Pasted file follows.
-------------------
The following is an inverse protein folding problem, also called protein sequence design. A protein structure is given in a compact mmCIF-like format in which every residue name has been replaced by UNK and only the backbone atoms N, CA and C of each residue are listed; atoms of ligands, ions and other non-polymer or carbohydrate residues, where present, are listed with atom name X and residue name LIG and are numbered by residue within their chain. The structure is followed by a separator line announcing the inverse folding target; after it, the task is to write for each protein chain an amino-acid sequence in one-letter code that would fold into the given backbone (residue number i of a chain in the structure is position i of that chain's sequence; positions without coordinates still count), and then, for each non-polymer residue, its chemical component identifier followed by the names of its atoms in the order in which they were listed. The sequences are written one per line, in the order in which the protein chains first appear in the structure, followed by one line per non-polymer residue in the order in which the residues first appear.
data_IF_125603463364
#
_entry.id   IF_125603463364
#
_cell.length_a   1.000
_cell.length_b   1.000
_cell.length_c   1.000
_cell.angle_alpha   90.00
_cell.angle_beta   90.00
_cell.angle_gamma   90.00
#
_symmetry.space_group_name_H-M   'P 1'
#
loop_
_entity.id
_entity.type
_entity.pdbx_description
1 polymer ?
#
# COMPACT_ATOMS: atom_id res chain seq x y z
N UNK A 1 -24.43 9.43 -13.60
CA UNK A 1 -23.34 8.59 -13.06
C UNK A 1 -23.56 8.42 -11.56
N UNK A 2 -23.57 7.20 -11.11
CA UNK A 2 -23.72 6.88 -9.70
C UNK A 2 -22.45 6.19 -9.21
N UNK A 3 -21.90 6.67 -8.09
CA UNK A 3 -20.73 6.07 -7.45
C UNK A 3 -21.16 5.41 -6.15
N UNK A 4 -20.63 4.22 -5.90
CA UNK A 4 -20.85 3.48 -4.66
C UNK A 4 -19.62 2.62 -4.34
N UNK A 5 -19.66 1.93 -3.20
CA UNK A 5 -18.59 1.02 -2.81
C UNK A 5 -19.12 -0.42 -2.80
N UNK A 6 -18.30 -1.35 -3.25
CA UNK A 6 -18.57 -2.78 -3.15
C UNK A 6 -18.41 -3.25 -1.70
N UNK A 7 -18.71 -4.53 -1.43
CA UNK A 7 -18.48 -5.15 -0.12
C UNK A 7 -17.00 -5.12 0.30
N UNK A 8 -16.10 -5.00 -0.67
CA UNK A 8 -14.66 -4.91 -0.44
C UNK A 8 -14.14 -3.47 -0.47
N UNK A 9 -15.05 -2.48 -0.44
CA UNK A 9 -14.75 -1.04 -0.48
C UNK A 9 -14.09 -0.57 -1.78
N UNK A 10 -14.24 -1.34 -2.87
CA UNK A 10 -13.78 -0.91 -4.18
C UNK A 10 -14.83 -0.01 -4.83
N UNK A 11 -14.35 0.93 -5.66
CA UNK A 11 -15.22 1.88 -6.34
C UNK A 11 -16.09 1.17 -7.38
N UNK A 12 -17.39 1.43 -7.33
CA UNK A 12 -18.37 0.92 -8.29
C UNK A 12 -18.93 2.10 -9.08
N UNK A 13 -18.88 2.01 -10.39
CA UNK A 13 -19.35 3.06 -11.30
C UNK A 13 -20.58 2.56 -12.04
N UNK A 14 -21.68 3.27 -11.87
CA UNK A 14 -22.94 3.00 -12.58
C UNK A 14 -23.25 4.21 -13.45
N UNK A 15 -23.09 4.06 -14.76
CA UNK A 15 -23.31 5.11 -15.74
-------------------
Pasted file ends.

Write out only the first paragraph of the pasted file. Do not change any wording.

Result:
The following is an inverse protein folding problem, also called protein sequence design. A protein structure is given in a compact mmCIF-like format in which every residue name has been replaced by UNK and only the backbone atoms N, CA and C of each residue are listed; atoms of ligands, ions and other non-polymer or carbohydrate residues, where present, are listed with atom name X and residue name LIG and are numbered by residue within their chain. The structure is followed by a separator line announcing the inverse folding target; after it, the task is to write for each protein chain an amino-acid sequence in one-letter code that would fold into the given backbone (residue number i of a chain in the structure is position i of that chain's sequence; positions without coordinates still count), and then, for each non-polymer residue, its chemical component identifier followed by the names of its atoms in the order in which they were listed. The sequences are written one per line, in the order in which the protein chains first appear in the structure, followed by one line per non-polymer residue in the order in which the residues first appear.